Print a sequence of numbers. Seq (version 8.21) by Ulrich Drepper (2012). http://www.gnu.org/software/coreutils.

$ sudo apt-get install coreutils
$ man seq
$ seq 5
1
2
3
4
5

shuf

Generate random permutations. Shuf (version 8.21) by Paul Eggert (2012). http://www.gnu.org/software/coreutils.

$ sudo apt-get install coreutils
$ man shuf

sort

Sort lines of text files. Sort (version 8.21) by Mike Haertel and Paul Eggert (2012). http://www.gnu.org/software/coreutils.

$ sudo apt-get install coreutils
$ man sort

split

Split a file into pieces. Split (version 8.21) by Torbjorn Granlund and Richard M. Stallman (2012). http://www.gnu.org/software/coreutils.

$ sudo apt-get install coreutils
$ man split

sql2csv

Executes arbitrary commands against an SQL database and outputs the results as a CSV. Csvkit (version 0.8.0) by Christopher Groskopf (2014). http://csvkit.readthedocs.org.

$ sudo pip install csvkit
$ sql2csv --help

ssh

Login to remote machines. OpenSSH client (version 1.8.9) by Tatu Ylonen, Aaron Campbell, Bob Beck, Markus Friedl, Niels Provos, Theo de Raadt, Dug Song, and Markus Friedl (2014). http://www.openssh.com.

$ sudo apt-get install ssh
$ man ssh

sudo

Execute a command as another user. Sudo (version 1.8.9p5) by Todd C. Miller (2013). http://www.sudo.ws/sudo.

$ sudo apt-get install sudo
$ man sudo

tail

Output the last part of files. Tail (version 8.21) by Paul Rubin, David MacKenzie, Ian Lance Taylor, and Jim Meyering (2012). http://www.gnu.org/software/coreutils.

$ sudo apt-get install coreutils
$ man tail
$ seq 5 | tail -n 3
3
4
5

tapkee

Reduce dimensionality of a data set using various algorithms. Tapkee by Sergey Lisitsyn and Fernando Iglesias (2014). http://tapkee.lisitsyn.me.

$ # See website for installation instructions
$ tapkee --help
$ < iris.csv cols -C species body tapkee --method pca | header -r x,y,species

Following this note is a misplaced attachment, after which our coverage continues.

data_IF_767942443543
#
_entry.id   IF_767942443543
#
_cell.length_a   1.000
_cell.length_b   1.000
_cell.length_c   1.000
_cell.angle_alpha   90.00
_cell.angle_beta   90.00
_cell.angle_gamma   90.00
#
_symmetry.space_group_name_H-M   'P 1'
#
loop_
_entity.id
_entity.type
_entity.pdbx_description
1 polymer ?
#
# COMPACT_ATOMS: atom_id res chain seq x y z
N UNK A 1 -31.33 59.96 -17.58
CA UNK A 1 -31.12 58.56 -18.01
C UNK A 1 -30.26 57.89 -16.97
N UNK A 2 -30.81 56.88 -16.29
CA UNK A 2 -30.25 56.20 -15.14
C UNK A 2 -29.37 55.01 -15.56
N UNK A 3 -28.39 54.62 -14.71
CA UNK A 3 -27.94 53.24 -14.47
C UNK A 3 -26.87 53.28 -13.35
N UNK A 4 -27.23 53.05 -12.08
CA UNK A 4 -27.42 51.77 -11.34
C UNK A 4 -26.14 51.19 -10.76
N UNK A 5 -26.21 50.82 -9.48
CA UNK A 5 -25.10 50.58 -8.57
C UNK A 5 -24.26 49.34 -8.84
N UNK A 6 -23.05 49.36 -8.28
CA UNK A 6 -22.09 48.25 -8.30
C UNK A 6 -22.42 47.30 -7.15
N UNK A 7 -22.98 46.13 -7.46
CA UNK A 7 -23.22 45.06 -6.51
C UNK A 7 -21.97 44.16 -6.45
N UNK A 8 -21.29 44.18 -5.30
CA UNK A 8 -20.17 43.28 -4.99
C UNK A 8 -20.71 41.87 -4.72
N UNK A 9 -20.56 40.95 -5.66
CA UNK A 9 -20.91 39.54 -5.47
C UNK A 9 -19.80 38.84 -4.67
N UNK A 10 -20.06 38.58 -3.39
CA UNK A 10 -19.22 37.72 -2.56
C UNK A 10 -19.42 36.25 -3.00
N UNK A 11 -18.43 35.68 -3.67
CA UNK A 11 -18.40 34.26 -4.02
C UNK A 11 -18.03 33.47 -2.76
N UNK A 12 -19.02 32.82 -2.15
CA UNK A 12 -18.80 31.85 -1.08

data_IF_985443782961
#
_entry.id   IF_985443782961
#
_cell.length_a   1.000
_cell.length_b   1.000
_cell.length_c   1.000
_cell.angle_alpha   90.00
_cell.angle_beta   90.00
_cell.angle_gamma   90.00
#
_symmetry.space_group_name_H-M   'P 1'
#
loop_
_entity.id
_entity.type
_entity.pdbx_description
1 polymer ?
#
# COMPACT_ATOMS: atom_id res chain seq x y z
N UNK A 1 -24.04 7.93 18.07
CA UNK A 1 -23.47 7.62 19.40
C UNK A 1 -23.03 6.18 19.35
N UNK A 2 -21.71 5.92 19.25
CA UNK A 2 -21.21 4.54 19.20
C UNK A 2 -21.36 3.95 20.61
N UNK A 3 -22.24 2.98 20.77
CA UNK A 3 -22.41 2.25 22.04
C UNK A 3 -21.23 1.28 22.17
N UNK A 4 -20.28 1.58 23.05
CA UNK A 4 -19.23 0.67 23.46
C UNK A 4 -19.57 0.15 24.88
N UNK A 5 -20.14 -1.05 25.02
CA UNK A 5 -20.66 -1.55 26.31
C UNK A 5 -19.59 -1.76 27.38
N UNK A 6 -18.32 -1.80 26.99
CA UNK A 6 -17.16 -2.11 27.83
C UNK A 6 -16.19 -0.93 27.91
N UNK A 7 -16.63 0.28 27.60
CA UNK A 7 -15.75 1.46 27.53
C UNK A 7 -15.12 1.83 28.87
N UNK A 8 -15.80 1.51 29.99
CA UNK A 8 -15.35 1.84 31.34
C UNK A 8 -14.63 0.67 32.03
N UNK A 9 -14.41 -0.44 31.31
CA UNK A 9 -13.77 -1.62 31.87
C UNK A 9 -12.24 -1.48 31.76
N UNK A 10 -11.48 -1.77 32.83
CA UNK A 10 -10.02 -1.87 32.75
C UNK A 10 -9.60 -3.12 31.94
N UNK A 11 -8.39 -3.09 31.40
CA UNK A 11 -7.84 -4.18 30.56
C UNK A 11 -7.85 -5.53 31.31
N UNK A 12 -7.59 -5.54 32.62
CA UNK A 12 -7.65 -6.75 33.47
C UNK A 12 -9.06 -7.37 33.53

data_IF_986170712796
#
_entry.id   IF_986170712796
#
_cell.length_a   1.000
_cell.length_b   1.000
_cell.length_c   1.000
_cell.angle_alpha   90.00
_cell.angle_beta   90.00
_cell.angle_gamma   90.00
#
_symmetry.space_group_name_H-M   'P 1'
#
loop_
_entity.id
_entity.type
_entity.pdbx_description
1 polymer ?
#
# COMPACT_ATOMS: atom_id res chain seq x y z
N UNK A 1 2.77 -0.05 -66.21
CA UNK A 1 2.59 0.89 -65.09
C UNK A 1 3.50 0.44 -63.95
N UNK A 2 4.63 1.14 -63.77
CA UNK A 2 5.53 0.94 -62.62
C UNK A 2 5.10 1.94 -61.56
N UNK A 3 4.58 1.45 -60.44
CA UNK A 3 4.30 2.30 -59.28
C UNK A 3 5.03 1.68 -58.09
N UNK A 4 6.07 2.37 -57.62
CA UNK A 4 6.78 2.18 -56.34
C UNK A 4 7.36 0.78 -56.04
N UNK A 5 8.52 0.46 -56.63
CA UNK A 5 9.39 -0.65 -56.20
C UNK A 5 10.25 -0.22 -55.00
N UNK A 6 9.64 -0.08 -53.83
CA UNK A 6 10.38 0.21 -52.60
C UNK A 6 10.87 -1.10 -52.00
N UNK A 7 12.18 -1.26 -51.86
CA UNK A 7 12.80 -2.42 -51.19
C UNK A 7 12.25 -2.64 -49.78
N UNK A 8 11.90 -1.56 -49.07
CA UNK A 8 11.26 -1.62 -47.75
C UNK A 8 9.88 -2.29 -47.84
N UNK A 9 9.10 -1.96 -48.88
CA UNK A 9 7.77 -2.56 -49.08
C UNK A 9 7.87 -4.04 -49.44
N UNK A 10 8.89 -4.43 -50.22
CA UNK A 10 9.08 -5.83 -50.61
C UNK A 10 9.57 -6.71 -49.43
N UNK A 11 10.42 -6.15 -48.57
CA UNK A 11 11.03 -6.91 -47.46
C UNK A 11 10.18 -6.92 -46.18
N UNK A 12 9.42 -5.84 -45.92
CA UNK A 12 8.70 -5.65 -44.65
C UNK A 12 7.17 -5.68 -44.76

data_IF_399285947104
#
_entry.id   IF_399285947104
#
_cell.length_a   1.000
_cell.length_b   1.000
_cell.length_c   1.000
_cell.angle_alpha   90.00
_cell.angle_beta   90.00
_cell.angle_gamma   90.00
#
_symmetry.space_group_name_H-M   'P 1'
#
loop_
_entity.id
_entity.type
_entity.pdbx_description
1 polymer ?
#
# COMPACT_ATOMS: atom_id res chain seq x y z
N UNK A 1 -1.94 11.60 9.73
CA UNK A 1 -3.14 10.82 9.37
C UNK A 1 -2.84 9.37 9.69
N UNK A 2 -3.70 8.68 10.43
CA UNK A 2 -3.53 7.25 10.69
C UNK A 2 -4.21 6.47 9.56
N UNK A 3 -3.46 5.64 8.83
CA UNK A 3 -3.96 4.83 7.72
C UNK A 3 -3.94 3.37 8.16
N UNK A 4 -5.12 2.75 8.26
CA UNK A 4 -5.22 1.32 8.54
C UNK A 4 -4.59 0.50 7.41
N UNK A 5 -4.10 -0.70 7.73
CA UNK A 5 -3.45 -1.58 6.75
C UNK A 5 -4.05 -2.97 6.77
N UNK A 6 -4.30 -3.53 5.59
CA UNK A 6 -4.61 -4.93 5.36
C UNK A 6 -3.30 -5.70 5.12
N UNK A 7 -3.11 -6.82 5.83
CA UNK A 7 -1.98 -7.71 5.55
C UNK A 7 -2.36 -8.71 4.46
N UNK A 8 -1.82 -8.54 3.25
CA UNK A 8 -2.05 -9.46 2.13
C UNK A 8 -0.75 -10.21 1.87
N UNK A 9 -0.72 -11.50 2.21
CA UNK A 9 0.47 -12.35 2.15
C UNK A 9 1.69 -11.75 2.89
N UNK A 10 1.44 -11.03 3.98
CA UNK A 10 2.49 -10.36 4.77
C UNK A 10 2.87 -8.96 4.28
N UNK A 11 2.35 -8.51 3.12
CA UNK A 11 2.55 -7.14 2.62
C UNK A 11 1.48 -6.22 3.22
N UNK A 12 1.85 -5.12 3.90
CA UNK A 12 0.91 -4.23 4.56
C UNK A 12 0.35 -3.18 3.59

tar

Create, list, and extract tar archives. Tar (version 1.27.1) by Jeff Bailey, Paul Eggert, and Sergey Poznyakoff (2014). http://www.gnu.org/software/tar.

$ sudo apt-get install tar
$ man tar

tee

Read from standard input and write to standard output and files. Tee (version 8.21) by Mike Parker, Richard M. Stallman, and David MacKenzie (2012). http://www.gnu.org/software/coreutils.

$ sudo apt-get install coreutils
$ man tee

tr

Translate or delete characters. Tr (version 8.21) by Jim Meyering (2012). http://www.gnu.org/software/coreutils.

$ sudo apt-get install coreutils
$ man tr

tree

List contents of directories in a tree-like format. Tree (version 1.6.0) by Steve Baker (2014). https://launchpad.net/ubuntu/+source/tree.

$ sudo apt-get install tree
$ man tree

type

Display the type of a command-line tool. Type is a Bash builtin.

$ help type
$ type cd
cd is a shell builtin

uniq

Report or omit repeated lines. Uniq (version 8.21) by Richard M. Stallman and David MacKenzie (2012). http://www.gnu.org/software/coreutils.

$ sudo apt-get install coreutils
$ man uniq

unpack

Extract common file formats. Unpack by Patrick Brisbin (2013). https://github.com/jeroenjanssens/data-science-at-the-command-line.

$ git clone https://github.com/jeroenjanssens/data-science-at-the-command-line.git
$ unpack file.tgz

unrar

Extract files from rar archives. Unrar (version 1:0.0.1+cvs20071127) by Ben Asselstine, Christian Scheurer, and Johannes Winkelmann (2014). http://home.gna.org/unrar.

$ sudo apt-get install unrar-free
$ man unrar

unzip

List, test and extract compressed files in a ZIP archive. Unzip (version 6.0) by Samuel H. Smith (2009). http://www.info-zip.org/pub/infozip.

$ sudo apt-get install unzip
$ man unzip

wc

Print newline, word, and byte counts for each file. Wc (version 8.21) by Paul Rubin and David MacKenzie (2012). http://www.gnu.org/software/coreutils.

$ sudo apt-get install coreutils
$ man wc
$ echo 'hello world' | wc -c
12

weka

Weka is a collection of machine learning algorithms for data mining tasks by Mark Hall, Eibe Frank, Geoffrey Holmes, Bernhard Pfahringer, Peter Reutemann, and Ian H. Witten. This command-line tool allows you to run Weka from the command line. Weka command-line tool by Jeroen H.M. Janssens (2014). https://github.com/jeroenjanssens/data-science-at-the-command-line.

$ git clone https://github.com/jeroenjanssens/data-science-at-the-command-line.git

which

Locate a command-line tool. Does not work for Bash builtins. Which by Unknown (2009).

$ man which
$ which man
/usr/bin/man

xml2json

Convert XML to JSON Xml2Json (version 0.0.2) by Francois Parmentier (2014). https://github.com/parmentf/xml2json.

$ npm install xml2json-command
$ xml2json < input.xml > output.json